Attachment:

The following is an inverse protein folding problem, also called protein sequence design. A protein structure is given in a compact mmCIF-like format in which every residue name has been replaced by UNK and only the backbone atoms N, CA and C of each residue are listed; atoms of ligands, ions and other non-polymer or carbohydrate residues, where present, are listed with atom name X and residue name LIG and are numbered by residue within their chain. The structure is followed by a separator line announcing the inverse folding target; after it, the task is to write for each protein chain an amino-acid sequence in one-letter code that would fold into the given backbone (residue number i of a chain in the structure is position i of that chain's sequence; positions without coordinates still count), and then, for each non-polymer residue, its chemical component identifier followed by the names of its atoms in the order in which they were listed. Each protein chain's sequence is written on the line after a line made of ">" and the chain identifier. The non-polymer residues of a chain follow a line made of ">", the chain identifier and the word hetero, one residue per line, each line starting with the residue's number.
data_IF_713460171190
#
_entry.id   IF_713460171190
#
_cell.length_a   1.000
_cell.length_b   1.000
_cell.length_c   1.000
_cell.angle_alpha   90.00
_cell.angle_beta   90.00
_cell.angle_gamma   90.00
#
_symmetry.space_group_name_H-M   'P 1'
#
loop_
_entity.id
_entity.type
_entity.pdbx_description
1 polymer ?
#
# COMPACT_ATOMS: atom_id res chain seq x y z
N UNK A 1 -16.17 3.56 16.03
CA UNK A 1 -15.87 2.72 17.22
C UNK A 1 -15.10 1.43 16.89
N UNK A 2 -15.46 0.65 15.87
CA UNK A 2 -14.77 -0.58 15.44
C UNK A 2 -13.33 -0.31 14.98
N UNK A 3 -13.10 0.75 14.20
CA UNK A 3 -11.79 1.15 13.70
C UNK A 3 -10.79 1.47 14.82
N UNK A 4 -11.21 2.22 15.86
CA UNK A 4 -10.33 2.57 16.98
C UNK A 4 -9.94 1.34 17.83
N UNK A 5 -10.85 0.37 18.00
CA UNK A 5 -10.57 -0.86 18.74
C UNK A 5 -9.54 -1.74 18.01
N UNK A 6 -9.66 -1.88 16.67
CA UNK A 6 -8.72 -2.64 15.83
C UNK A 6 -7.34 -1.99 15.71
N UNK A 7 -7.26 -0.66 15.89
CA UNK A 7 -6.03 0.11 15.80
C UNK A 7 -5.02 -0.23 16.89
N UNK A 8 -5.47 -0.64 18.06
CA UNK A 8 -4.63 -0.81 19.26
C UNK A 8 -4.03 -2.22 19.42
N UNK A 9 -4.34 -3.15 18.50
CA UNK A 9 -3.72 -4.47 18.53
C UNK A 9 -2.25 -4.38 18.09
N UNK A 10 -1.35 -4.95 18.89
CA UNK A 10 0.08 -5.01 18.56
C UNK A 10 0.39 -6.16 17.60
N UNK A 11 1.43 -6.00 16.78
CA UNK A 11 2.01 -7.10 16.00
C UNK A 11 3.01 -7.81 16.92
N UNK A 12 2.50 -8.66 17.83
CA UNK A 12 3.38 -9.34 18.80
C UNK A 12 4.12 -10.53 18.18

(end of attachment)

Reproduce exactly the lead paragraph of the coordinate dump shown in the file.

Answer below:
The following is an inverse protein folding problem, also called protein sequence design. A protein structure is given in a compact mmCIF-like format in which every residue name has been replaced by UNK and only the backbone atoms N, CA and C of each residue are listed; atoms of ligands, ions and other non-polymer or carbohydrate residues, where present, are listed with atom name X and residue name LIG and are numbered by residue within their chain. The structure is followed by a separator line announcing the inverse folding target; after it, the task is to write for each protein chain an amino-acid sequence in one-letter code that would fold into the given backbone (residue number i of a chain in the structure is position i of that chain's sequence; positions without coordinates still count), and then, for each non-polymer residue, its chemical component identifier followed by the names of its atoms in the order in which they were listed. Each protein chain's sequence is written on the line after a line made of ">" and the chain identifier. The non-polymer residues of a chain follow a line made of ">", the chain identifier and the word hetero, one residue per line, each line starting with the residue's number.